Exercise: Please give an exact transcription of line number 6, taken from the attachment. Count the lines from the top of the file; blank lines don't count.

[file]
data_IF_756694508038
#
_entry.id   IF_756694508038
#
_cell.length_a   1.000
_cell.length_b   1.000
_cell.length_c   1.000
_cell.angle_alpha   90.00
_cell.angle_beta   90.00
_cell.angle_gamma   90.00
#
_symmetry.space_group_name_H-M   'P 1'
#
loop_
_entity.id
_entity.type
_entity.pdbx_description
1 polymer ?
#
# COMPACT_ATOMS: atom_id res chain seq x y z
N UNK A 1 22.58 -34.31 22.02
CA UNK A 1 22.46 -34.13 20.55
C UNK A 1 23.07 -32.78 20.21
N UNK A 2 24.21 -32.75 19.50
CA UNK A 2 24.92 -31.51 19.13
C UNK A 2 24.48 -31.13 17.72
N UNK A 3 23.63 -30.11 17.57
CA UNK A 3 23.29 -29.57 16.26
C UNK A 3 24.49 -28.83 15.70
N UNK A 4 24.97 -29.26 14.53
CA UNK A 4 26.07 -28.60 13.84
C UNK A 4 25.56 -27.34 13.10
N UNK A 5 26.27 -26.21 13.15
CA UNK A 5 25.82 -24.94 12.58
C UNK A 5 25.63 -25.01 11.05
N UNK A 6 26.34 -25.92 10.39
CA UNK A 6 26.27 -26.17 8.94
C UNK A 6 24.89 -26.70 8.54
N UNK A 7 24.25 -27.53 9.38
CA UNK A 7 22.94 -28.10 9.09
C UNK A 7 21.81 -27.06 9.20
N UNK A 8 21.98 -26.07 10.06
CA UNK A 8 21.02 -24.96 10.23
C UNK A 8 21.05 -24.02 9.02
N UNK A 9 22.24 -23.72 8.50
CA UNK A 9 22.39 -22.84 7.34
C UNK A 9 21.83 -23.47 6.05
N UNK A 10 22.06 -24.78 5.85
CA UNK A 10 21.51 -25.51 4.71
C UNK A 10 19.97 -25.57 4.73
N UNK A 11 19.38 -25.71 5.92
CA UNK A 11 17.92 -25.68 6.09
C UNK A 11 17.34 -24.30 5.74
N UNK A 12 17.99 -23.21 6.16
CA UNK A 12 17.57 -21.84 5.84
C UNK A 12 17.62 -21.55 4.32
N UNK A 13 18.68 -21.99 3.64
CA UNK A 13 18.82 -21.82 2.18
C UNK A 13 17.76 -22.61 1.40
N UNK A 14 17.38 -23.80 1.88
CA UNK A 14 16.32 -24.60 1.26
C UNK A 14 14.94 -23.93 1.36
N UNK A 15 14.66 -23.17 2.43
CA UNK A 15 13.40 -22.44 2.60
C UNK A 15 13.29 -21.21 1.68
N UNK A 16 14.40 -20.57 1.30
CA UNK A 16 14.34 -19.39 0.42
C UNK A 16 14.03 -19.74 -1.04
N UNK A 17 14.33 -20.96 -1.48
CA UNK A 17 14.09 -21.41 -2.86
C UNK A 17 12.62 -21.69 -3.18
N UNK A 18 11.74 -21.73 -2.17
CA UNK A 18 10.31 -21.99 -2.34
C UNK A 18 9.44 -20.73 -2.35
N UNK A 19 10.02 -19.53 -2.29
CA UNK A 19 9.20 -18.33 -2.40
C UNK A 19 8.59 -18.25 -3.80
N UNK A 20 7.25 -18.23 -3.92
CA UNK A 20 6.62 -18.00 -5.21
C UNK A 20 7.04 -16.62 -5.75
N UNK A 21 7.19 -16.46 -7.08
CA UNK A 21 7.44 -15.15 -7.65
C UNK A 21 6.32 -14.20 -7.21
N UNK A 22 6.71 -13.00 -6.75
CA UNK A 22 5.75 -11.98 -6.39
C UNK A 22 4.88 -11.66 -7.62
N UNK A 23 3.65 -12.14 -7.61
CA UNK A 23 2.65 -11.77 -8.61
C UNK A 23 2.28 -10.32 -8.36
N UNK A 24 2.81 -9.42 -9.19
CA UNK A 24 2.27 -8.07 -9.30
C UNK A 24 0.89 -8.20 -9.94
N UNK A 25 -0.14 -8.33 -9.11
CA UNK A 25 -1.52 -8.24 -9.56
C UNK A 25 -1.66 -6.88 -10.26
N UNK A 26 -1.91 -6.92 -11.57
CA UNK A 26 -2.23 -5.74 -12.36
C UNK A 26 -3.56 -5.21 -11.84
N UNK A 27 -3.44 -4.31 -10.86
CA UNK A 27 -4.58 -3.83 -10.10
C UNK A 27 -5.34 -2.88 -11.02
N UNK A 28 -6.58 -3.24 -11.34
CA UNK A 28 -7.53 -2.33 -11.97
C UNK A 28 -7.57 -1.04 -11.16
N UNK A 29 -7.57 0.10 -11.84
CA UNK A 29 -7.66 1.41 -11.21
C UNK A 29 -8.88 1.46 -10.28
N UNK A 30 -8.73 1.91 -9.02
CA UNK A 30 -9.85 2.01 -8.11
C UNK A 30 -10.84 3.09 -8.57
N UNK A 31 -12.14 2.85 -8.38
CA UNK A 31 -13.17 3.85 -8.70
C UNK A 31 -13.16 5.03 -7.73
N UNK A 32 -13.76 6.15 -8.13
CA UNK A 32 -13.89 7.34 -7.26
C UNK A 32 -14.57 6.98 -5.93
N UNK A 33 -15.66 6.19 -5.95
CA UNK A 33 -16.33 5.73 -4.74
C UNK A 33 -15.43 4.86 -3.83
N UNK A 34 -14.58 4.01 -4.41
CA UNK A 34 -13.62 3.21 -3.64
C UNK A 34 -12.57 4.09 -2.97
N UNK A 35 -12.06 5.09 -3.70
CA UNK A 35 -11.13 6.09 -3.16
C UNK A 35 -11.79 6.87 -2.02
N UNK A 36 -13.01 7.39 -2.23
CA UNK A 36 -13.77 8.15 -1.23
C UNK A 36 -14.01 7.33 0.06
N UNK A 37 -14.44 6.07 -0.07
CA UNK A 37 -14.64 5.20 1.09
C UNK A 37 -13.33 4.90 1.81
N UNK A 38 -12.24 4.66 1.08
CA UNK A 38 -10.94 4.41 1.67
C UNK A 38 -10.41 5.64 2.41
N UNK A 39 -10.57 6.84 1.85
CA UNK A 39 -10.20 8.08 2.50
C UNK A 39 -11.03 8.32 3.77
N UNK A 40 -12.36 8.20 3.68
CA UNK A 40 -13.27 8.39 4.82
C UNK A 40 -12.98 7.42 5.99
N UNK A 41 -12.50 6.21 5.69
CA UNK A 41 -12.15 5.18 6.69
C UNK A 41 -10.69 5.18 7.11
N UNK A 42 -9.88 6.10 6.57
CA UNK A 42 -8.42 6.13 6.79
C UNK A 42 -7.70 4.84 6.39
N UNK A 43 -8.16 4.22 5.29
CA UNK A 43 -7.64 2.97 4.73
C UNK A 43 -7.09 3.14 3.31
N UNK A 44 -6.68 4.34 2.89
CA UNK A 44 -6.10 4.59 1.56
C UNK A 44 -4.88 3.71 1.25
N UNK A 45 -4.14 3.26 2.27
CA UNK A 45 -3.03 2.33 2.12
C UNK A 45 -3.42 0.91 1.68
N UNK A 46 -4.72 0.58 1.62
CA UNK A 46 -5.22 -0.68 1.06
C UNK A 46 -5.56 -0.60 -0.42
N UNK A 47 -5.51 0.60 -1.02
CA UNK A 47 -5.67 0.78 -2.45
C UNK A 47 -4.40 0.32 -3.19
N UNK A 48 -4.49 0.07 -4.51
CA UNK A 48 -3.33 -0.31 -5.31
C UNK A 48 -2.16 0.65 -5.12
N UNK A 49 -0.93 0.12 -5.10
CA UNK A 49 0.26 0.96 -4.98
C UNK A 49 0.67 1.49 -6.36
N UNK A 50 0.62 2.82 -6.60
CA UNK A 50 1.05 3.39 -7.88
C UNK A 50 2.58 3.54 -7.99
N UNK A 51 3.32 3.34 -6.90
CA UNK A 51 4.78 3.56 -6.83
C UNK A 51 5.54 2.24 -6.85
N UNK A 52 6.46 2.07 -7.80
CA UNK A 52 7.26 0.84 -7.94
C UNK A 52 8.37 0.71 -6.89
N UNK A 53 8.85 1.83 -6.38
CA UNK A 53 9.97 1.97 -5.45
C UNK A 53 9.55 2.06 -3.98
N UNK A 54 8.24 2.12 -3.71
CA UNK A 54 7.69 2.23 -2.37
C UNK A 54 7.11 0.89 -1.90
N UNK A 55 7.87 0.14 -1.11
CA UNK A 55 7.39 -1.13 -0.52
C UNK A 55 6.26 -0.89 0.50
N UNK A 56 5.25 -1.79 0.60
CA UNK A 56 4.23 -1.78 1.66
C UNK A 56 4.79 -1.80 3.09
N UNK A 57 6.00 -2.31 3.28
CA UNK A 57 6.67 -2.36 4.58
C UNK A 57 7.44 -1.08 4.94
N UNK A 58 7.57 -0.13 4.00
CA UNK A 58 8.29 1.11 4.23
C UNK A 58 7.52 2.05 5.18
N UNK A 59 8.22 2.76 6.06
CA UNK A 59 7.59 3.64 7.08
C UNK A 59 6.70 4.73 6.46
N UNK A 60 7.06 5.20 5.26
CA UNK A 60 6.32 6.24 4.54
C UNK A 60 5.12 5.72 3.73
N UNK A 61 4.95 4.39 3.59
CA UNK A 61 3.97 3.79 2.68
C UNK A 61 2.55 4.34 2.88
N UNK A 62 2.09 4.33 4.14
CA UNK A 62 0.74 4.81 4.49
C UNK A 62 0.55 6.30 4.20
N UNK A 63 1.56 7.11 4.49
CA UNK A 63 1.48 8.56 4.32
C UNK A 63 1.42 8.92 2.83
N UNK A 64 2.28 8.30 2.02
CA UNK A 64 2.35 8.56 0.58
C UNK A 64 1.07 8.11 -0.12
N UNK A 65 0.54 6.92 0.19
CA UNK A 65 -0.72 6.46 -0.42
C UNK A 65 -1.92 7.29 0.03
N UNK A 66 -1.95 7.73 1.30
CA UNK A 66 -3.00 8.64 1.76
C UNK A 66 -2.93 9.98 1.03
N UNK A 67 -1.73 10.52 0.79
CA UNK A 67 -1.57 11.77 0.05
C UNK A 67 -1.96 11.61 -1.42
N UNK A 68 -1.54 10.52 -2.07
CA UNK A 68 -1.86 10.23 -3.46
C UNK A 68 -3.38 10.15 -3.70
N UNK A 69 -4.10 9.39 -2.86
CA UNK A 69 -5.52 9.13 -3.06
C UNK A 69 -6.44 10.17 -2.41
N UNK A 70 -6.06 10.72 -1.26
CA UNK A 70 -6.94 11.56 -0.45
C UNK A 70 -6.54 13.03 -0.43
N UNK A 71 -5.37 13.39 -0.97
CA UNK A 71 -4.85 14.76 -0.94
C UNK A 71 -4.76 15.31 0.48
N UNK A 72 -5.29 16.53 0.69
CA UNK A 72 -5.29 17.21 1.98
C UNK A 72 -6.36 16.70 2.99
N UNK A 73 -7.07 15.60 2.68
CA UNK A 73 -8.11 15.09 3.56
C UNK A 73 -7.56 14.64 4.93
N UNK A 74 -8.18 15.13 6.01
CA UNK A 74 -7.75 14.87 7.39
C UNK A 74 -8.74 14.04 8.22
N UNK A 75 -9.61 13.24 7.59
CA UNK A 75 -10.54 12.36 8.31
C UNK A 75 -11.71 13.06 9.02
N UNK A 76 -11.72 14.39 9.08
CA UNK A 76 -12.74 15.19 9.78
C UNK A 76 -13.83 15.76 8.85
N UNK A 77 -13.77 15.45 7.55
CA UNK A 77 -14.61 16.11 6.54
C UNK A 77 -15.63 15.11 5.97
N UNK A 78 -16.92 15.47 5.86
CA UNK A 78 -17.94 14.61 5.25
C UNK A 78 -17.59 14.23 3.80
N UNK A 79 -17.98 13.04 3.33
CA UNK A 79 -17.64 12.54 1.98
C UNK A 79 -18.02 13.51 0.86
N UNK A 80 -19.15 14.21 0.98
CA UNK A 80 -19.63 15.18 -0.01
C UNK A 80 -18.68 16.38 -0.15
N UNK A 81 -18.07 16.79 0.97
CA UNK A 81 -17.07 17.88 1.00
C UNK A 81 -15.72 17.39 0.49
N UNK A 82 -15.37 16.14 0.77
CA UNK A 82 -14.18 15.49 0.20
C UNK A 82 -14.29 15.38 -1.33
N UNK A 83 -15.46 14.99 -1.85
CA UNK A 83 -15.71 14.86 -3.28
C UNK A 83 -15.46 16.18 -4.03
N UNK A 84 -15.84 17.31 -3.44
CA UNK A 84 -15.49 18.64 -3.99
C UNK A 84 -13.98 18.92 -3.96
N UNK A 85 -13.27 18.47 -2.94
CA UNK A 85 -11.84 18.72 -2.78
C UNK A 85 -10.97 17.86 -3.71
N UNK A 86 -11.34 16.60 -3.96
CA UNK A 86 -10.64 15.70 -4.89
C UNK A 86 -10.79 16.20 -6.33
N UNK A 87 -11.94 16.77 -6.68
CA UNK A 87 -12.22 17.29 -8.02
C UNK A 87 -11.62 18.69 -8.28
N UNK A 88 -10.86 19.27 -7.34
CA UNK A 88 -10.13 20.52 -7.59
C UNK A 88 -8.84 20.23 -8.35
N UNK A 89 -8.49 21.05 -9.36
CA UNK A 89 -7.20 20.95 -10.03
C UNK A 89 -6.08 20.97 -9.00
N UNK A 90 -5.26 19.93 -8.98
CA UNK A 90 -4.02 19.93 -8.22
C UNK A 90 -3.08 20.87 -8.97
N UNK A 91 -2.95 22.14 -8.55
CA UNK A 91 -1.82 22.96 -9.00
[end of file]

_cell.length_b   1.000